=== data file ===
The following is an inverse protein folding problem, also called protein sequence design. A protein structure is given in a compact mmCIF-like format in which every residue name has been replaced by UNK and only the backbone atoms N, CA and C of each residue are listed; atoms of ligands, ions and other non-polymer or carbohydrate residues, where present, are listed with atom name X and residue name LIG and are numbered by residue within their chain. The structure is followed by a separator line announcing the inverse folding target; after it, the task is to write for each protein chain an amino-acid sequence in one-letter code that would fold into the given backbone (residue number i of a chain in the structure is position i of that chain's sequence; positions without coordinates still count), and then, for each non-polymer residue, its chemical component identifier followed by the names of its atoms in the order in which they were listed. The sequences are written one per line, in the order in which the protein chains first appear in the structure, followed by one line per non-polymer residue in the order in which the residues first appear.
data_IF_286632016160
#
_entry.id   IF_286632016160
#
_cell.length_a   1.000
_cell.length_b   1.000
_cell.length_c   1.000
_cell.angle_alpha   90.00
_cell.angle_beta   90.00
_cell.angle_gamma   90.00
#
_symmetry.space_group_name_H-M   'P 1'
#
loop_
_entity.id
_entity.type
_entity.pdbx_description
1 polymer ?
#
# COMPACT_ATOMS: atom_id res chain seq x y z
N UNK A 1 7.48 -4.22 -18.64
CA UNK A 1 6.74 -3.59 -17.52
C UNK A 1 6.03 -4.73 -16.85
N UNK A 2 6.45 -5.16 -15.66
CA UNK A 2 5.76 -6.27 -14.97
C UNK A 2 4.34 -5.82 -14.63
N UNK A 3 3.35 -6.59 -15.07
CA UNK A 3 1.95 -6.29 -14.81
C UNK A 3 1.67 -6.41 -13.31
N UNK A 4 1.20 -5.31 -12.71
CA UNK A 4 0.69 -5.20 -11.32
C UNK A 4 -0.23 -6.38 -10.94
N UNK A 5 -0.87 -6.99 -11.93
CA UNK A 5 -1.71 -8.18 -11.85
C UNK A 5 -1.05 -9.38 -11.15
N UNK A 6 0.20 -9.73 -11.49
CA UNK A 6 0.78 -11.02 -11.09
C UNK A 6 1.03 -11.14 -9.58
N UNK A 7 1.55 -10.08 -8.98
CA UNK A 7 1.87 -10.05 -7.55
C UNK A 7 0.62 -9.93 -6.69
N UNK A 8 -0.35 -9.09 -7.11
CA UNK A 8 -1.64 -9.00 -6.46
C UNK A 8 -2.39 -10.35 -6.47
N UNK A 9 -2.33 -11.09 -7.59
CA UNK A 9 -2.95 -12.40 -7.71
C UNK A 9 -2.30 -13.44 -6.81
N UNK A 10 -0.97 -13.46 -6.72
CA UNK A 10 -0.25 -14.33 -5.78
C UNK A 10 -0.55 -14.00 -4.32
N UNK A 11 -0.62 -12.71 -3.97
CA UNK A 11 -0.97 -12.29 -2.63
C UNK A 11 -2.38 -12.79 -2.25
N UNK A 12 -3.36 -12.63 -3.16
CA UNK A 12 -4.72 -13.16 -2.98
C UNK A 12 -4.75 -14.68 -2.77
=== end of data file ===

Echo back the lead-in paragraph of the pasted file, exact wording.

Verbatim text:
The following is an inverse protein folding problem, also called protein sequence design. A protein structure is given in a compact mmCIF-like format in which every residue name has been replaced by UNK and only the backbone atoms N, CA and C of each residue are listed; atoms of ligands, ions and other non-polymer or carbohydrate residues, where present, are listed with atom name X and residue name LIG and are numbered by residue within their chain. The structure is followed by a separator line announcing the inverse folding target; after it, the task is to write for each protein chain an amino-acid sequence in one-letter code that would fold into the given backbone (residue number i of a chain in the structure is position i of that chain's sequence; positions without coordinates still count), and then, for each non-polymer residue, its chemical component identifier followed by the names of its atoms in the order in which they were listed. The sequences are written one per line, in the order in which the protein chains first appear in the structure, followed by one line per non-polymer residue in the order in which the residues first appear.